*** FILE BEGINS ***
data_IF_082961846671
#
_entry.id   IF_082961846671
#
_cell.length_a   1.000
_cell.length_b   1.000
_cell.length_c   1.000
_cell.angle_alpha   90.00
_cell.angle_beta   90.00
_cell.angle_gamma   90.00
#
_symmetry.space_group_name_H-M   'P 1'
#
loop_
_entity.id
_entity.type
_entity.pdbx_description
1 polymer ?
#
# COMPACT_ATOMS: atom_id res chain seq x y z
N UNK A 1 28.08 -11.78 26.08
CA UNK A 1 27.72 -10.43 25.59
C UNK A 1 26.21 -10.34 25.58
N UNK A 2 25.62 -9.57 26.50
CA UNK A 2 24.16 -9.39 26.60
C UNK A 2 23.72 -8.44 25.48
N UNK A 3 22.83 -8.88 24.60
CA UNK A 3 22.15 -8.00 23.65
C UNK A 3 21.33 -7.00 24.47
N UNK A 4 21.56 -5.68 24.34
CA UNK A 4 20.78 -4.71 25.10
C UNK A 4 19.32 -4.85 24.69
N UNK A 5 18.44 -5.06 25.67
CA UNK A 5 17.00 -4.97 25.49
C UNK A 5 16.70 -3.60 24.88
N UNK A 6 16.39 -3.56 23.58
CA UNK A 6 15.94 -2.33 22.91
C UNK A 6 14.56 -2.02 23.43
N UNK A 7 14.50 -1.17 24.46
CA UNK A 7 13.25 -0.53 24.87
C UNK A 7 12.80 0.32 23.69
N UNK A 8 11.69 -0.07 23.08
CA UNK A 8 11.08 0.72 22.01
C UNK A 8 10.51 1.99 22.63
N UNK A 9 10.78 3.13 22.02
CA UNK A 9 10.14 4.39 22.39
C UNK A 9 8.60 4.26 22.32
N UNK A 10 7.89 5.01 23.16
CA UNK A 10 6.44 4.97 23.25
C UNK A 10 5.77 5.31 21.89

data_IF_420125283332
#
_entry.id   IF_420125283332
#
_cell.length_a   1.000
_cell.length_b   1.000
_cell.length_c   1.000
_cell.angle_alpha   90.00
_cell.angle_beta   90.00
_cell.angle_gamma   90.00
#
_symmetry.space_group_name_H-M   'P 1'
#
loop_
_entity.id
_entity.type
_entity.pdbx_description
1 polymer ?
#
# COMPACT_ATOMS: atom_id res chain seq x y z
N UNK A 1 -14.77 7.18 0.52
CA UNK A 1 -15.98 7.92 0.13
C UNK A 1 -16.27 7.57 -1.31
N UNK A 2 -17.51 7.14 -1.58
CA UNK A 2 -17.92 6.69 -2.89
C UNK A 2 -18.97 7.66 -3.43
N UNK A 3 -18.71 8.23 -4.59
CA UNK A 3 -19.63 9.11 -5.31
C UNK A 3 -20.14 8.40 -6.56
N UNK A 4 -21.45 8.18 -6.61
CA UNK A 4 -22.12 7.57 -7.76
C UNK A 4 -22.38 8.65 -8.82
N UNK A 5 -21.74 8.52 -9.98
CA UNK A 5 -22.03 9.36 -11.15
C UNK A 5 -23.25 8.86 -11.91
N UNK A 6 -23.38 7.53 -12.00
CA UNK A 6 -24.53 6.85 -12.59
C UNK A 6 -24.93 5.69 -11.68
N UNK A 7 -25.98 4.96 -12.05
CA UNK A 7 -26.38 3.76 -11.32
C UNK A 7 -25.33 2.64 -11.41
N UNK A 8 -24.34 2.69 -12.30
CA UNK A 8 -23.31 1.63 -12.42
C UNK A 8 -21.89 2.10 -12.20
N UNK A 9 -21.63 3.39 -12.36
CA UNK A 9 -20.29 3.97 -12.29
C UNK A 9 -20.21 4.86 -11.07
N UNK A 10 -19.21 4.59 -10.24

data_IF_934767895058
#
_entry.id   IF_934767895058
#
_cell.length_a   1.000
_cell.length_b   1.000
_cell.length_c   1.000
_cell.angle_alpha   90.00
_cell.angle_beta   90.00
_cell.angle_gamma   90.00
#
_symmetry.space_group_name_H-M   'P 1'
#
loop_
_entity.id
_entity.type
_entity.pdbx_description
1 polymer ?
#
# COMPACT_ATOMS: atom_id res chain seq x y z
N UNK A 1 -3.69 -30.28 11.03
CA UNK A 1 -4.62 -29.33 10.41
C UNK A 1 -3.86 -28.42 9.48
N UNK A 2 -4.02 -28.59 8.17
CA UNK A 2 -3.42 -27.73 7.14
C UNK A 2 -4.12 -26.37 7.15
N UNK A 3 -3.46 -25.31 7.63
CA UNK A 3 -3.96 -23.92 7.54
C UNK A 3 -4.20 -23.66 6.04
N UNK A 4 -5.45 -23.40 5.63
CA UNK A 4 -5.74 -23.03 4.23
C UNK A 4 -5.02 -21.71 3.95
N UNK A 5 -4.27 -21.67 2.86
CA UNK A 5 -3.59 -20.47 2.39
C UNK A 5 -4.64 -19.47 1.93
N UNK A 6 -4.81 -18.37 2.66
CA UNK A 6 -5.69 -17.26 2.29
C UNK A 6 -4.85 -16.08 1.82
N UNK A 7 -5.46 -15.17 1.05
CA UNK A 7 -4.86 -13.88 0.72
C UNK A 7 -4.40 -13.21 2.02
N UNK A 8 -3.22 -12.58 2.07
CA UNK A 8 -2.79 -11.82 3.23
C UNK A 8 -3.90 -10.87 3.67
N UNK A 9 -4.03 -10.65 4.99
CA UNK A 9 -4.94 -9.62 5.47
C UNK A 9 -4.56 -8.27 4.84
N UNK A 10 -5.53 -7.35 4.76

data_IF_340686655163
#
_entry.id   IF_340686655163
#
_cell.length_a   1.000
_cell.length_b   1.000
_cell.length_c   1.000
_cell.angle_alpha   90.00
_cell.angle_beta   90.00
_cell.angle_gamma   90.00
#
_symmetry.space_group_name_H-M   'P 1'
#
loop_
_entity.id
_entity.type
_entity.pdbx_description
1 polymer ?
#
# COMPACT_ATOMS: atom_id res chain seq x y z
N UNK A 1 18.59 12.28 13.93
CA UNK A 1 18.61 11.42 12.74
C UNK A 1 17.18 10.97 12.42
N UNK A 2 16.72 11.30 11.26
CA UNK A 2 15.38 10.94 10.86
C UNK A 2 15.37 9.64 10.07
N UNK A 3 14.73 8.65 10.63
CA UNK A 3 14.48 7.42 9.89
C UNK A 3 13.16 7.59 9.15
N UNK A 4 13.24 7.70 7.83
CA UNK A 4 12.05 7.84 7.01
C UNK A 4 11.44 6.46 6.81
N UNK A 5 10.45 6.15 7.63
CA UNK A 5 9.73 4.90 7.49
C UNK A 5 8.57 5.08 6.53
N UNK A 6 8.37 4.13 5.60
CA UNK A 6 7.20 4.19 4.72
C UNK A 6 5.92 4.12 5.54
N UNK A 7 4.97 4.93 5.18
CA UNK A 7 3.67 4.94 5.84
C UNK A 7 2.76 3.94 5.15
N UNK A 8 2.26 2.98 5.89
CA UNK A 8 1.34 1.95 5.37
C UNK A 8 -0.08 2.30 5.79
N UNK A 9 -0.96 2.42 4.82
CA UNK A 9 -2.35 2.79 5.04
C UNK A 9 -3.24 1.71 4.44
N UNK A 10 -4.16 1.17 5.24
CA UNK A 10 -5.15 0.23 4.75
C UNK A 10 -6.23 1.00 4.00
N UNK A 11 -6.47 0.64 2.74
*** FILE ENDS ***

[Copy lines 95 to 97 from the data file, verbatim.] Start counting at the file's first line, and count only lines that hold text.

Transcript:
N UNK A 9 -21.63 3.39 -12.36
CA UNK A 9 -20.29 3.97 -12.29
C UNK A 9 -20.21 4.86 -11.07